The start of the problem • Many chemicals we use in our daily lives are toxic. Toxic chemicals include: • pesticides, • engine products and • many household cleaners. Most toxins are made by humans; they do not occur naturally.
Some of these toxins are persistent. • Persistent toxins can cause the following problems: • Reproductive failure • Birth defects • Immune system disorders (cancers and weakness to disease) • Behaviour and learning disorders • Death • Persistent toxins are also known as Persistent Organic Pollutants (POPs).
Waterways get polluted by: • Runoff from pesticides • Runoff from fertilisers • Stock effluent seepage and dispersal • Sedimentation from land clearance/erosion
Traveling through food chains • We (humans) may use toxins on land, but they can travel through the soil in groundwater into waterways and into the ocean. • All persistent toxins eventually end up in ocean food chains.
Bioaccumulation vs Biomagnification • Bioaccumulation refers to the accumulation of a toxic chemical in the tissue of a particular organism. • Biomagnification refers to the increased concentration of a toxic chemical the higher an animal is on the food chain.
The Effect of the Pollutant • Different organisms show varying degrees ofsensitivity to toxins. Even within a species,sensitivity to a particular toxin may depend onage, sex, food availability, reproductive condition • with DDT, the egg shells of large birds were so weak that they would be crushed by the weight of the adult birds.
A little goes along Way From the article: Blooms and Gloom Dinoflagellates are microscopic and some species can produce toxins – which can harm an organism.
Question 2 • ??????
Answer 2 • Biomagnification refers to the increased concentration of a toxic chemical the higher an animal is on the food chain. • Own words????
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Answer 3: Western Port Bay • a) Food chains: Detriustube worm squirter worm black bream pelican • b) DDT increases from 1.4 to 22.8 in this food chain Tern, Pelican, Cormorant are all
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Carnivores as they eat meat • The Black swan is the only bird that is a herbivore Answer 4
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Answer 5a:DDT levels in various organisms • a) Tern DDT level is less than the Pelican or the cormorant because: Tern is a 3rd order consumer Pelican is a 4th order consumer Cormorant can be a 4th order consumer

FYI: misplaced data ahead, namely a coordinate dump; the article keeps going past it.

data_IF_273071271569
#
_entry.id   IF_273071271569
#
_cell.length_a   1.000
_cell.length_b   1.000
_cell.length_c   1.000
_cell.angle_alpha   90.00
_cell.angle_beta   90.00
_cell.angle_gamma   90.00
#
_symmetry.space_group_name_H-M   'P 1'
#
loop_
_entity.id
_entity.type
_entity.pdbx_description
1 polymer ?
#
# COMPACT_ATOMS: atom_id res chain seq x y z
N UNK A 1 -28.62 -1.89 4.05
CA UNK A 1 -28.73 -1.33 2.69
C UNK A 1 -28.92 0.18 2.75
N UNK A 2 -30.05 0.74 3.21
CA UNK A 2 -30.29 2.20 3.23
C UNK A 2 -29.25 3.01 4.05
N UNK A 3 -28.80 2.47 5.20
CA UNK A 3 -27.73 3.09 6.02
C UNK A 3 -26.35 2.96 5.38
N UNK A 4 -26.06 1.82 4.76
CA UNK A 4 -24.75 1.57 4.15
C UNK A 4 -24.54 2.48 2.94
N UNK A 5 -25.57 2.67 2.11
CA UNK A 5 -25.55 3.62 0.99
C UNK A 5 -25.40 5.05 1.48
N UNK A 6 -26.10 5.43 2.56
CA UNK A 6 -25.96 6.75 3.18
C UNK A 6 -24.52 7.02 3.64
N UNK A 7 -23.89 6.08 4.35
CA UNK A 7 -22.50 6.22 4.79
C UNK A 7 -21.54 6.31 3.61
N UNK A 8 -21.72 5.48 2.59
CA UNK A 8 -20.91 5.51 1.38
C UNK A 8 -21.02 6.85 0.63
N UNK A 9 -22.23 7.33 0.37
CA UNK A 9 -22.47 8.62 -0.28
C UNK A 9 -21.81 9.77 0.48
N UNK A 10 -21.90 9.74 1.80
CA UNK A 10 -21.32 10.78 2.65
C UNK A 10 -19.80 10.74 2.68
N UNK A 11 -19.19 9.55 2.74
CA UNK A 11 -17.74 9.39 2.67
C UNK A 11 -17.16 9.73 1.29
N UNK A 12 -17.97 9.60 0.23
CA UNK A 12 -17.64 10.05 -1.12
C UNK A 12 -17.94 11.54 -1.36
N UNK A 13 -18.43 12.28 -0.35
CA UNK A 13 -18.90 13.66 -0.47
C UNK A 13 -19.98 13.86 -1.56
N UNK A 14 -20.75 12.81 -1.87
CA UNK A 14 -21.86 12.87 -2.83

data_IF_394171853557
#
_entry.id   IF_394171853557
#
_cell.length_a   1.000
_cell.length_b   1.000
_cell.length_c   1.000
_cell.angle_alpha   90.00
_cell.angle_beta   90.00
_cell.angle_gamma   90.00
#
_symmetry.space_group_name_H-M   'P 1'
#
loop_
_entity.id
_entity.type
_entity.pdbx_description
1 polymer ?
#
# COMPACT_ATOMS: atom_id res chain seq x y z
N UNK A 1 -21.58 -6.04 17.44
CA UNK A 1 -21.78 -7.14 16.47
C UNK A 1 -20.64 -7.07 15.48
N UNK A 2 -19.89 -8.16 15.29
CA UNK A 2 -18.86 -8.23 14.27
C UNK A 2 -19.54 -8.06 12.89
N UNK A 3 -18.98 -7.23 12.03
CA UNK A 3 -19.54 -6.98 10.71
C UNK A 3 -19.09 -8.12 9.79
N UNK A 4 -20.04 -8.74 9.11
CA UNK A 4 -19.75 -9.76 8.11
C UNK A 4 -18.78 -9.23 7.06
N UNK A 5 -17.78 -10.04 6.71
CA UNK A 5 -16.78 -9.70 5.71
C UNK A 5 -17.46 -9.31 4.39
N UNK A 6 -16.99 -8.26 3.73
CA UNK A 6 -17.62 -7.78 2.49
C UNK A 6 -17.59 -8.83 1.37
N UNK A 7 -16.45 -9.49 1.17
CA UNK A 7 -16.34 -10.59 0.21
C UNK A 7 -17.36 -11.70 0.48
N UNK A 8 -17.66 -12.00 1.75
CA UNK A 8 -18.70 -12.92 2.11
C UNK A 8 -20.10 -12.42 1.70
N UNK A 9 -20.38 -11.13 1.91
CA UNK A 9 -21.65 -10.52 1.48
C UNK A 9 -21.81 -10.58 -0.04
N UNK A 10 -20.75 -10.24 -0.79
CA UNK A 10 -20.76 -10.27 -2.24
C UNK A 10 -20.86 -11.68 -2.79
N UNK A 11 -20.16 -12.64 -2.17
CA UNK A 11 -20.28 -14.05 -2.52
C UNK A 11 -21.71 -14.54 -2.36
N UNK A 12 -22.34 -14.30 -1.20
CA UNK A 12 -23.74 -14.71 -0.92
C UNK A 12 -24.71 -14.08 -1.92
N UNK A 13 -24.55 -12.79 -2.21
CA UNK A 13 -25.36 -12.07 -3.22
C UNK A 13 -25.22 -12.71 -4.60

Answer 5b:DDT levels in the Black Swan • Black Swan feeds on eel grass and not detritus, therefore the DDT levels are lower in the swan compared to other birds
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Answer 6:DDT in detritus is very high • decomposing organic matter is found in the detritus – so any organism that had a high DDT content in it and dies will leave this DDT in the detritus
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Answer 7:Which fish would you buy? • Black Bream = 2.1 • Yellow-eye mullet =1.4 • King George whiting = 1.2 • Reason???
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Answer 8:How does DDT find its way into waterways??? • Runoff from pesticides • Runoff from fertilisers • Stock effluent seepage and dispersal • Sedimentation from land clearance/erosion
Question 9 • ????
Answer 9:Non-degradable substances • Summarize how they accumulate • What we want instead is: ✔
Biochallenge answers page 468 Answer a • Birds of prey are further up the food chain than the seed-eating birds and would be more affected by the accumulation of DDT
Answer b The average thickness of the shells over time has been reduced. The majority of the dots are 1.4 in mid 1970, compared to 2.0 in 1890
Answer c A range of thickness observed in egg shells in the same year could indicate: • Eggs were collected from different regions • Some birds may not have consumed as much DDT as others through their feeding
Answer d Based on the graph the DDT was most likely used extensively in Australia just before 1950 Evidence for this can be seen in the increase in dots at index 1.2 and 1.4
The idea is: DDT causes thinning of the shells of eggs Answer e Observation 1 supports the idea that DDT causes thinning of the eggshells Observation 2 neither supports or disproves this idea Observation 3 neither supports or disproves this idea
Answer f: DDT levels in breast milk from urban and rural areas in 1971 & 1979 • In 1971 Urban and rural differences existed because the DDT was entering the food chain via agricultural use – treatment for termites in rural areas • The change from 1971-1979 was that urban numbers decreased from 2300-1200, and rural numbers decreased from 17,000 to 1200 – due to the restrictions the government put on the way to treat termites